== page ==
Readers of the blog know I’m a huge Buffalo fan. Visiting the city on “homecoming” weekend, New York Magazine’s Adam Sternbergh tells us why that city and others like it – and no, not his adopted home of NYC – is the new frontier.
New York will always offer you the singular opportunity of testing yourself against the best, of sharpening yourself against the city’s fabled grindstone. Hopeful people will always scrape together their savings to come here, to split a one-bedroom apartment with five other people, whether that’s in Greenwich Village (then) or Bushwick (now). But New York, for all its mythology, is no longer a frontier. Buffalo is a frontier. And when you think of the actual frontier, you’ll recall that no one ever packed up and moved West to a gold-rush town because they heard it had really good local theater. They moved looking for opportunities. They moved for the chance to build a new life for themselves.
This, ironically, has always been the siren song of New York City: the chance to turn yourself into someone new, to live the life you’ve always imagined. But what a city like Buffalo offers is a very different promise of what could be. It offers the chance to live on the cheap and start a nonprofit organization, or rent an abandoned church for $1,000 a month, or finish your album without having to hold down two temp jobs at the same time, or simply have more space and a better view and enough money left over each month to buy yourself a painting once in awhile. A city like Buffalo reminds you that, beyond New York, there are still frontiers.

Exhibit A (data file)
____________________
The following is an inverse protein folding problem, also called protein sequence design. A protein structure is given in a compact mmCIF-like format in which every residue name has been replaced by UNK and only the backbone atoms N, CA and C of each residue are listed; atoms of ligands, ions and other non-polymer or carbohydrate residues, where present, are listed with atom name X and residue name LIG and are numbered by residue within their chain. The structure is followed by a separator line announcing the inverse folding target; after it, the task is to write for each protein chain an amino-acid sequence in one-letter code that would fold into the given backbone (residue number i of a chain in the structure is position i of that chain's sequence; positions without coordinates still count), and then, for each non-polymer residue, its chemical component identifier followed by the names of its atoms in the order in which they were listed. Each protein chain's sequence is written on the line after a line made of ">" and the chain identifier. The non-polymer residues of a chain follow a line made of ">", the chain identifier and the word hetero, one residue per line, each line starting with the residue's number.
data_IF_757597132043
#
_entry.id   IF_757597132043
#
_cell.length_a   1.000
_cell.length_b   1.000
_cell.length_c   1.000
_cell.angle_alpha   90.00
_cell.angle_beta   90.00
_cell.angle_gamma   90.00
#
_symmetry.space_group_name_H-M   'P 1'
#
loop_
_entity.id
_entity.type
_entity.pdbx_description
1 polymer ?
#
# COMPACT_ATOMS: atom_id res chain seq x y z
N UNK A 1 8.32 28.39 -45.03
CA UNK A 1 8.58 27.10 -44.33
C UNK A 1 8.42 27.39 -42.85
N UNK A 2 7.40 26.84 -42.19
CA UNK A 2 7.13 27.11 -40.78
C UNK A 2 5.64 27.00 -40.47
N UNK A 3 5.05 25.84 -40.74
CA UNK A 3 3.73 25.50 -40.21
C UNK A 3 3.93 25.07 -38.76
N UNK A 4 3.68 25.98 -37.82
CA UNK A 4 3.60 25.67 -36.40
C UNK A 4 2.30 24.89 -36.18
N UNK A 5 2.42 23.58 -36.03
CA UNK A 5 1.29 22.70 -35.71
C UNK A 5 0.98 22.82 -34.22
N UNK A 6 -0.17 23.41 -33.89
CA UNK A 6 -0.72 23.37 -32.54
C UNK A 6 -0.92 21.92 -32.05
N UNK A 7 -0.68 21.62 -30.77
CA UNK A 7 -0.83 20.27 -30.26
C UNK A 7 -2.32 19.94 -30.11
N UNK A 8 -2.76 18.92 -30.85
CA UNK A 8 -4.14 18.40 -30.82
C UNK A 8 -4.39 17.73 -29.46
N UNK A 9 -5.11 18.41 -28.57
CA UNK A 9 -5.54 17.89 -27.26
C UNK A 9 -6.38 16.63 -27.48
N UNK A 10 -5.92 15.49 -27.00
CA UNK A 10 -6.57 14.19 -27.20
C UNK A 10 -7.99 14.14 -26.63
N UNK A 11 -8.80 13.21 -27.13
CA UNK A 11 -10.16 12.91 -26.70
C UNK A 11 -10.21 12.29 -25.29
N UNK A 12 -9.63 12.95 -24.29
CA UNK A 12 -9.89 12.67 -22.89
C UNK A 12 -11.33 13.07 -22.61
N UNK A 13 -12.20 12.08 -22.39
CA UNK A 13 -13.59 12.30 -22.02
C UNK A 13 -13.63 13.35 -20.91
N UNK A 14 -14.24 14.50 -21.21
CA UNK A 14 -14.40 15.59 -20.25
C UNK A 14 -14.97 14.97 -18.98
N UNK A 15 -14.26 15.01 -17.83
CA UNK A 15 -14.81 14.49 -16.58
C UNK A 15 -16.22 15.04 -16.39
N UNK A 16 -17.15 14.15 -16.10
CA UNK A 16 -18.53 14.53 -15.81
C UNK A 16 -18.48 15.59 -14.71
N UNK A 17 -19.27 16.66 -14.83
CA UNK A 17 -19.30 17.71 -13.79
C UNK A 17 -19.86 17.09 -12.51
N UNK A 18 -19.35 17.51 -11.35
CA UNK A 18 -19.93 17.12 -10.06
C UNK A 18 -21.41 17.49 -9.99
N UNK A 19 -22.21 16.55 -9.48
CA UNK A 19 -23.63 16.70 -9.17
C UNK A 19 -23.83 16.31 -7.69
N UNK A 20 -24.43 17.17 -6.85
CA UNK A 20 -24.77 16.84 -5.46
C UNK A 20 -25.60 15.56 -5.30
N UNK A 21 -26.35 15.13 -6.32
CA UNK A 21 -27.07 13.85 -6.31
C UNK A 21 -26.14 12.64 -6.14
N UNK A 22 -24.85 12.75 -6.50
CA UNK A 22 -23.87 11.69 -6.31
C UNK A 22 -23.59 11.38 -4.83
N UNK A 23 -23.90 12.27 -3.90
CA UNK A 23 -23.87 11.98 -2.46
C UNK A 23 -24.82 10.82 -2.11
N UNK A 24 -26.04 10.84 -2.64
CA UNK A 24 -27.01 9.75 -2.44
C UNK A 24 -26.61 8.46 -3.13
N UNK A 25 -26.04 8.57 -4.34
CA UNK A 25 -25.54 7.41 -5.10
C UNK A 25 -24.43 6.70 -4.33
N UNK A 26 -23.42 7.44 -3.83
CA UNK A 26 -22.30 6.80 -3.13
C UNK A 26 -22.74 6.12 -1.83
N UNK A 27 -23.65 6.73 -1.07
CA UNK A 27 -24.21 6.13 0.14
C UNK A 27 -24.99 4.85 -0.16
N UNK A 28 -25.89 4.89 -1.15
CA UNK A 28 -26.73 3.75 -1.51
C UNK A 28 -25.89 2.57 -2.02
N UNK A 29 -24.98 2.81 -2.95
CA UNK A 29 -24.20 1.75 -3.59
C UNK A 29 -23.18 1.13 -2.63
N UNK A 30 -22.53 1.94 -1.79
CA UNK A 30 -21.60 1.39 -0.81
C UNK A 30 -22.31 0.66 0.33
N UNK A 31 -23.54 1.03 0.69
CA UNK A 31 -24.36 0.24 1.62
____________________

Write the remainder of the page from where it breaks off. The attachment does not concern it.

And Adam, if you’re out there reading: your piece is the No. 3 story on the Buffalo morning TV news (yes, they rank them everyday). Buffalo is our other, local TV market here in Toronto.
Over at Burghdiaspora, Jim Russell uses the very same story to take me to task:
Somehow the urban frontier effect has eluded Richard Florida. He’s busy chasing yesterday’s city stars. The rise of places such as Austin also had a lot to do with providing a frontier experience. In the Sun Belt, blank slate geographies abounded (see Houston for the best example of a frontier political geography). And then the scene of opportunity shifts as the hipster cities mature (i.e. get more expensive). This is the fickle fortune of geographic mobility.
Huh? The Rustbelt elude moi? I am a big believer in observed locational preferences: let’s look at mine. Save for three years in Washington, D.C. and a sabbatical at Harvard in the mid-1990s, I’ve lived since the early 1980s in: Buffalo, Columbus, Pittsburgh, and now Toronto (and yes, it qualifies too). I met my wife in Detroit. Rustbelt cities are fantastic places – filled with history, authenticity, real messy urbanism, abundant garage spaces, spectacular interplay between the built and natural environments and great universities. What has kept them down – caused their own sons and daughters to move out and kept talent away? Simple. In addition to economic trauma, it is a long legacy of close-minded and intolerant leadership – squelchers. I’ve seen it firsthand in so many of these places. That’s now starting to turn around in Buffalo, as Sternbergh’s story shows, and in Pittsburgh, and elsewhere. Go Tor-Buff Bills!